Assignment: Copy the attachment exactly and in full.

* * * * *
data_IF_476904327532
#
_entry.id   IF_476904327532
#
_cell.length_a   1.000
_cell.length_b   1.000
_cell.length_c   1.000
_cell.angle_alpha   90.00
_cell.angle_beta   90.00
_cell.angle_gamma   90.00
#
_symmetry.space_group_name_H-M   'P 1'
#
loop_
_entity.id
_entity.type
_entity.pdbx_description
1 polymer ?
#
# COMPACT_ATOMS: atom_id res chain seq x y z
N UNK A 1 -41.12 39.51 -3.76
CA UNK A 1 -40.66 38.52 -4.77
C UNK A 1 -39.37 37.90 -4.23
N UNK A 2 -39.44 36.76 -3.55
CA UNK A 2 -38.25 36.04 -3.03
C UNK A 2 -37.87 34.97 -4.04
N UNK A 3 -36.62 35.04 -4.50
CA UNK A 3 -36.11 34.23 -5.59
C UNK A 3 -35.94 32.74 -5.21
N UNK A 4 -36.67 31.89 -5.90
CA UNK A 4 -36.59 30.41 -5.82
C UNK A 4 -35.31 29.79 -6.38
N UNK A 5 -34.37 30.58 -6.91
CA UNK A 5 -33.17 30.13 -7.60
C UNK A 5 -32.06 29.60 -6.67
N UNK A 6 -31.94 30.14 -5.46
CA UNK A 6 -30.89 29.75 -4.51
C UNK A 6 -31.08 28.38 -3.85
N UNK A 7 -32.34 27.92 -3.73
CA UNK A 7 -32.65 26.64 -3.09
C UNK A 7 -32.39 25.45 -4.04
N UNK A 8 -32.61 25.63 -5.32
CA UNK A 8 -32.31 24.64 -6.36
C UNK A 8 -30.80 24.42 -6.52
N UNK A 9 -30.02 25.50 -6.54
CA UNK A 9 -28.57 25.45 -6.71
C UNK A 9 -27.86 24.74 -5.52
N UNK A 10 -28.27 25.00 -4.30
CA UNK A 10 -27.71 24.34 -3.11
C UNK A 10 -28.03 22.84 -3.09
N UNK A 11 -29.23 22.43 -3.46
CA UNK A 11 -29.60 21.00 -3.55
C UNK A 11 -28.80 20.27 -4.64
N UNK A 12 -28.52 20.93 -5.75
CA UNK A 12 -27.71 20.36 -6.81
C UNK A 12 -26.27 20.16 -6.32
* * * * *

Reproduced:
data_IF_476904327532
#
_entry.id   IF_476904327532
#
_cell.length_a   1.000
_cell.length_b   1.000
_cell.length_c   1.000
_cell.angle_alpha   90.00
_cell.angle_beta   90.00
_cell.angle_gamma   90.00
#
_symmetry.space_group_name_H-M   'P 1'
#
loop_
_entity.id
_entity.type
_entity.pdbx_description
1 polymer ?
#
# COMPACT_ATOMS: atom_id res chain seq x y z
N UNK A 1 -41.12 39.51 -3.76
CA UNK A 1 -40.66 38.52 -4.77
C UNK A 1 -39.37 37.90 -4.23
N UNK A 2 -39.44 36.76 -3.55
CA UNK A 2 -38.25 36.04 -3.03
C UNK A 2 -37.87 34.97 -4.04
N UNK A 3 -36.62 35.04 -4.50
CA UNK A 3 -36.11 34.23 -5.59
C UNK A 3 -35.94 32.74 -5.21
N UNK A 4 -36.67 31.89 -5.90
CA UNK A 4 -36.59 30.41 -5.82
C UNK A 4 -35.31 29.79 -6.38
N UNK A 5 -34.37 30.58 -6.91
CA UNK A 5 -33.17 30.13 -7.60
C UNK A 5 -32.06 29.60 -6.67
N UNK A 6 -31.94 30.14 -5.46
CA UNK A 6 -30.89 29.75 -4.51
C UNK A 6 -31.08 28.38 -3.85
N UNK A 7 -32.34 27.92 -3.73
CA UNK A 7 -32.65 26.64 -3.09
C UNK A 7 -32.39 25.45 -4.04
N UNK A 8 -32.61 25.63 -5.32
CA UNK A 8 -32.31 24.64 -6.36
C UNK A 8 -30.80 24.42 -6.52
N UNK A 9 -30.02 25.50 -6.54
CA UNK A 9 -28.57 25.45 -6.71
C UNK A 9 -27.86 24.74 -5.52
N UNK A 10 -28.27 25.00 -4.30
CA UNK A 10 -27.71 24.34 -3.11
C UNK A 10 -28.03 22.84 -3.09
N UNK A 11 -29.23 22.43 -3.46
CA UNK A 11 -29.60 21.00 -3.55
C UNK A 11 -28.80 20.27 -4.64
N UNK A 12 -28.52 20.93 -5.75
CA UNK A 12 -27.71 20.36 -6.81
C UNK A 12 -26.27 20.16 -6.32